Heidi Trautmann

Part Part VIII - American Tunes – Down South along the Atlantic Coast

Part VIII of the Serial “the World is my Home”

After so many civil fights the people of America have finally come to live peacefully together, people of different races and cultural background, at least so it seemed to me and still, they have kept their traditions and are proud of their background, like many we met on our way said to us: I am 2/8 German! Perhaps one day we will grow together in the same way, here in Europe of which Cyprus is part of too.


American Tunes – Down South along the Atlantic Coast

By Heidi Trautmann


In Richmond we concentrated on the Virginia Museum of Fine Arts which houses a remarkable permanent collection of more than twenty-three thousand works of art from almost every major world culture. Especially noteworthy are the museum’s collections of Art Nouveau, Art Deco; Modern and Contemporary American art; French Impressionist and Post-Impressionist art. The museum’s holdings of South Asian, Himalayan, and African art are among the finest in the nation. Not to forget the Edgar A. Poe Museum we visited, the mystic writer who grew up here and always returned to write in this lovely place.

Here we mount the Amtrak train again to Charleston, the taxi driver who took us to the station told us that his family has come from Egypt long ago, his brother being a director in California. Life is easy in Virginia, he said, since tax is reduced for business investments, and, ah yes, he loves German football.

The train was late, with us passengers waiting, a family with six children from two to ten, one still waiting to come into this world, two grandmothers, others younger with trousers hanging in their knees, seemingly hating the world, this you-bore-me expression in their eyes, young fat ladies, and funny enough, the fatter, the tighter the pants, with big cokes and plastic containers full of fat French fries and chicken wings, but so happy, their laugh would sound all across the station. We talked to people on the train, in these very comfortable seats, there was a young woman who had gone around the world on her own just with the rucksack she had with her, a sleeping bag. I could tell, she had very strong calves and her arms seemed used to defend herself, a certain stare in her face, and we learnt things from her. Opposite was a beautiful black old lady with grey hair and I thought I would like to sit next to her and hear what she has to tell. But there was some sadness. ...

I thought of the American African poet Maya Angelou and her poetry which I dearly love. When I read her poems I think of all these people I have met on the trains and the busses, the people I saw when sitting and waiting in a station’s waiting room, the people I saw in the streets, everywhere. There is one poem she has called ‘America’,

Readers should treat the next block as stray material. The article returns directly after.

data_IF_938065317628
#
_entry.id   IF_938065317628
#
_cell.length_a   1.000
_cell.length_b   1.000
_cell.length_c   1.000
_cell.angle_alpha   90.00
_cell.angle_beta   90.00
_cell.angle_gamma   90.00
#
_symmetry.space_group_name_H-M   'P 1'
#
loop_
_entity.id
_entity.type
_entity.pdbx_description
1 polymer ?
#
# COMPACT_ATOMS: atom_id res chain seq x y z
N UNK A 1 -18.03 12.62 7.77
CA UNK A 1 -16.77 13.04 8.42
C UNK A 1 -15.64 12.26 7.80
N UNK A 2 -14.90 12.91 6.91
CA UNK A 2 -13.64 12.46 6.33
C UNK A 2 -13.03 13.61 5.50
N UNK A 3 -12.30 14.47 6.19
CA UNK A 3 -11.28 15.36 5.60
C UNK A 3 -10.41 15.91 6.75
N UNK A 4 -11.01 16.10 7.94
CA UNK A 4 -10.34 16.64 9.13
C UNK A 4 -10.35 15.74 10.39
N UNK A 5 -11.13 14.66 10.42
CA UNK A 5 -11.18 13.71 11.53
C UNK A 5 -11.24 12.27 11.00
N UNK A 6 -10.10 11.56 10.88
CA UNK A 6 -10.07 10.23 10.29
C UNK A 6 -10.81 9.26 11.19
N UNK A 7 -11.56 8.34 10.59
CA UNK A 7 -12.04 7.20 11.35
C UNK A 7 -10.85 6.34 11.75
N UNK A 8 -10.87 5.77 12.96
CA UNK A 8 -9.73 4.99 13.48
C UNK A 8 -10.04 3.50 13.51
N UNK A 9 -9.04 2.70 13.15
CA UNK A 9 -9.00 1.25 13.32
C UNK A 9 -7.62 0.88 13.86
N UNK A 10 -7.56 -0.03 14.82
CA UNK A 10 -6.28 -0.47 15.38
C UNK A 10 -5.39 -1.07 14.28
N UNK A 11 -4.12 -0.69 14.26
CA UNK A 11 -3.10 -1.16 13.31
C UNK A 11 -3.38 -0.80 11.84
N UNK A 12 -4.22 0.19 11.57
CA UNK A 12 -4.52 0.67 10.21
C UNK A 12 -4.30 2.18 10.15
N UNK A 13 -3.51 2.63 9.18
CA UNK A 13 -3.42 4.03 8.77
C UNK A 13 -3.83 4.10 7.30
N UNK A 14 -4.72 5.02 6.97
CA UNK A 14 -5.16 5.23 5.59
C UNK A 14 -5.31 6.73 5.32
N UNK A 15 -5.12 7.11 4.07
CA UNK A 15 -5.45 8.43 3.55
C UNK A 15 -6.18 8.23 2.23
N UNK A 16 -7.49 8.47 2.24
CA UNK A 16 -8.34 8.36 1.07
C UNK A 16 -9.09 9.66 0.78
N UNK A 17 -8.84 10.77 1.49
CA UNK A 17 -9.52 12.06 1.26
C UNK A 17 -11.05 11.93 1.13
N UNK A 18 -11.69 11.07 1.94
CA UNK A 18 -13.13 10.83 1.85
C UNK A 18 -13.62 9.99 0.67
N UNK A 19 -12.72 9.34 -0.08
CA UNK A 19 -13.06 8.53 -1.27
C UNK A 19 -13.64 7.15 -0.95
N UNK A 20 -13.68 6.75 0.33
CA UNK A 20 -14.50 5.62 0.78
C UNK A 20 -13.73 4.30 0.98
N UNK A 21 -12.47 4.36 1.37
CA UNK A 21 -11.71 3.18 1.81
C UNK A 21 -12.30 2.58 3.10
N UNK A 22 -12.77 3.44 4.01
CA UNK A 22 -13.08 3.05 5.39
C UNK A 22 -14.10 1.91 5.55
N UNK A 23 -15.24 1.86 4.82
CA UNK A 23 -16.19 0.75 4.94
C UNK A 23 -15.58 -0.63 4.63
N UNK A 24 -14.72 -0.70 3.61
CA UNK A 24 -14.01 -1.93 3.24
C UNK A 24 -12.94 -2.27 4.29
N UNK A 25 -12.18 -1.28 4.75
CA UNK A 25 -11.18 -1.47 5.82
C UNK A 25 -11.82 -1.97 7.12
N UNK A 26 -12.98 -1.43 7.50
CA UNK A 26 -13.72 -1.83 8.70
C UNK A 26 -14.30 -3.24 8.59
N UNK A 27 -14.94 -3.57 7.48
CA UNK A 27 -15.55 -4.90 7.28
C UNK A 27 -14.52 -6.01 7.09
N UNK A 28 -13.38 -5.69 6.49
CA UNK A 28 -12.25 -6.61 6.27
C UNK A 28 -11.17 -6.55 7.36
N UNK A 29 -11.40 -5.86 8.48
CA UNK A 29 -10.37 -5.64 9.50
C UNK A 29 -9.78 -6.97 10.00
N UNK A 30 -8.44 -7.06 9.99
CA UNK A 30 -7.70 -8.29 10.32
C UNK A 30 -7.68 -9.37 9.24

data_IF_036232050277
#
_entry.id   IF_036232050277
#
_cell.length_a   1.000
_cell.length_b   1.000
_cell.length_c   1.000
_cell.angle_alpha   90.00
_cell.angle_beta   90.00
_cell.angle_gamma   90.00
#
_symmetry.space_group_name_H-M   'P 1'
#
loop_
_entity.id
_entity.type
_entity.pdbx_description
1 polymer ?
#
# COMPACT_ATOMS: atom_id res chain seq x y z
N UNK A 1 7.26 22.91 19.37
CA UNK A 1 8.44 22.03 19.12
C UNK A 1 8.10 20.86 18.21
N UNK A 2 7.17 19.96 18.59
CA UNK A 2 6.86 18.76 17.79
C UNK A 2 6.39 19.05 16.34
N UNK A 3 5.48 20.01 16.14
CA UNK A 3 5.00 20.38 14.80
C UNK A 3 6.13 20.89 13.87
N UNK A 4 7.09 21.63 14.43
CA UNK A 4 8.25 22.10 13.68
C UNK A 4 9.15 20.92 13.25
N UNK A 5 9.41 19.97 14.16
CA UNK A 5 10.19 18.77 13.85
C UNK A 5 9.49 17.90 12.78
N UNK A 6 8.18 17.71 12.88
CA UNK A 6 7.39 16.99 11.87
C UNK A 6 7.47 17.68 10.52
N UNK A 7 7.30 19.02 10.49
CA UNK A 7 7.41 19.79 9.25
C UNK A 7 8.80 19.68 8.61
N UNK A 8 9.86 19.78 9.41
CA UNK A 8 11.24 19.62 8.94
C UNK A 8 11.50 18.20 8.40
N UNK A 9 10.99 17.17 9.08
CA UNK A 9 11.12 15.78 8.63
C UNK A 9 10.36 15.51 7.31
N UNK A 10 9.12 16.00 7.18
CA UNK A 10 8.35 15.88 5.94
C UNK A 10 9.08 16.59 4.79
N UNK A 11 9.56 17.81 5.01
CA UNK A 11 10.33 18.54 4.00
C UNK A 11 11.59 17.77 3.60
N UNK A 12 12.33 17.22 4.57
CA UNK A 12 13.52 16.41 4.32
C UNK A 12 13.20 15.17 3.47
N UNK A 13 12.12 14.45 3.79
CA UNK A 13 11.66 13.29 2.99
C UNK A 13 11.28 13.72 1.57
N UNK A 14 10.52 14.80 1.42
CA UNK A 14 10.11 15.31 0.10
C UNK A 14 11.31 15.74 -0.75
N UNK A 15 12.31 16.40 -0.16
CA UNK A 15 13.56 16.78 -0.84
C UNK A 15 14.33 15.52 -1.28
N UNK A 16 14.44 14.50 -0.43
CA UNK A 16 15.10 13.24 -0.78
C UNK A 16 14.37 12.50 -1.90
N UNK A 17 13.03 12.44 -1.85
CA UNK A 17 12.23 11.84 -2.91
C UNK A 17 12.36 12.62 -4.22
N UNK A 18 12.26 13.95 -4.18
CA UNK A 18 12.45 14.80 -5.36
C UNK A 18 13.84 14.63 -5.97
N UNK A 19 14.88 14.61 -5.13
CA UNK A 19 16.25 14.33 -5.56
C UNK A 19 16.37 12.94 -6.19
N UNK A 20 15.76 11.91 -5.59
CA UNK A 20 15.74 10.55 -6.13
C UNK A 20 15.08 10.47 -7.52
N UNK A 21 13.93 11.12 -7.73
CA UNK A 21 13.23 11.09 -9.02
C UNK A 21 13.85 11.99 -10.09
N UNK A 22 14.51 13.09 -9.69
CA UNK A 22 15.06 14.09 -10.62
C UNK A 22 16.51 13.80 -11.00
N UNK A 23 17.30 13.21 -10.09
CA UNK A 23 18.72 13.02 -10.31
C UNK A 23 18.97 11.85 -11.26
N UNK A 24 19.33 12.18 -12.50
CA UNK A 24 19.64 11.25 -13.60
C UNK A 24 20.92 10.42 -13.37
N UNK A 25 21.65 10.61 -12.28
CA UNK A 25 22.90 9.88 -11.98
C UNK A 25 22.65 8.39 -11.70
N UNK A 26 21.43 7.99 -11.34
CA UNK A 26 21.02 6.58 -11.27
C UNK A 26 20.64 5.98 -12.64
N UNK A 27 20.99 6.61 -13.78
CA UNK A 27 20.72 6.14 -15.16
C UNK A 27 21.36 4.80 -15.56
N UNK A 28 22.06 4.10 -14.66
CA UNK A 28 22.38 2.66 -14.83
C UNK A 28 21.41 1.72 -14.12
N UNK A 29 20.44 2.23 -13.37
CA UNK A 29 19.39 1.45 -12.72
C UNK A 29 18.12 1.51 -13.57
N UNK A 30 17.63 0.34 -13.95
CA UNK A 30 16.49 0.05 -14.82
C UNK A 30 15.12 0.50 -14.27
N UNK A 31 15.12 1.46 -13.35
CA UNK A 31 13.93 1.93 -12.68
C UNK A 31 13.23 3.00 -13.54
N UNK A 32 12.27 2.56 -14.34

The gold of her promise

has never been mined

her borders of justice

not clearly defined.

Her crops of abundance

the fruit and the grain

have not fed the hungry

nor eased the deep pain.

Her proud declarations

are leaves on the wind

her southern exposure

black death did befriend.

Discover this country

dead centuries cry

erect noble tablets

where none can decry.

She kills her bright future

and rapes for a sou

then entraps her children

with legends untrue.

I beg you

Discover this country.


Her Inaugural Poem “On the Pulse of the Morning” you’ll find in the internet.


Charleston, the place of the very rich of 200 years ago, planters who have spent the hot season in their town houses, the place of many romantic novels, one of the centres of the civil war, destroyed and today rebuilt to a very beautiful gem. We were just too lucky to come here in spring, the right season to see the historical district with its most beautiful gardens and public parks in full bloom, with azaleas, magnolias, cherry and so many other trees blooming. The streets, some of them cobbled, with the trees trimmed so to have some charm added to the house in the background, niches with flower baskets, wrought iron gates with the flowers winding through but just in the right angle in order not to disturb the entire composition. Wooden doors to admire, lovely pastel colours, never competing with the neighbouring one, the long narrow shutters matching. Most delicate street lamps, glass and wrought iron or lead, also on houses with gas burning all through day and night.

We leisurely walked the streets and in whatever direction you turned,  you would find a new angle, a new delight for the eyes, a little side street with the sun pouring in and making nice patterns. You cannot look at one particular house separately, it is the whole atmosphere, it is an exquisite entity. It was a Sunday, an elderly gentleman was fondly polishing his antique car, his wife with plastic gloves cleaning out her flower boxes, others were on their way to church, to one of the many churches, in their best cloths, we passed many of them.

We could not keep away from the famous Hyman's Seafood Place in the centre of town around lunchtime and we had our try at crabs and the like, but, ahh, not so good as in Crisfield, but the waitress was nice, her name was Silke, a German name, but her grandmother was Hungarian, what a mixture, how were we supposed to guess, she was not any different from other American girls.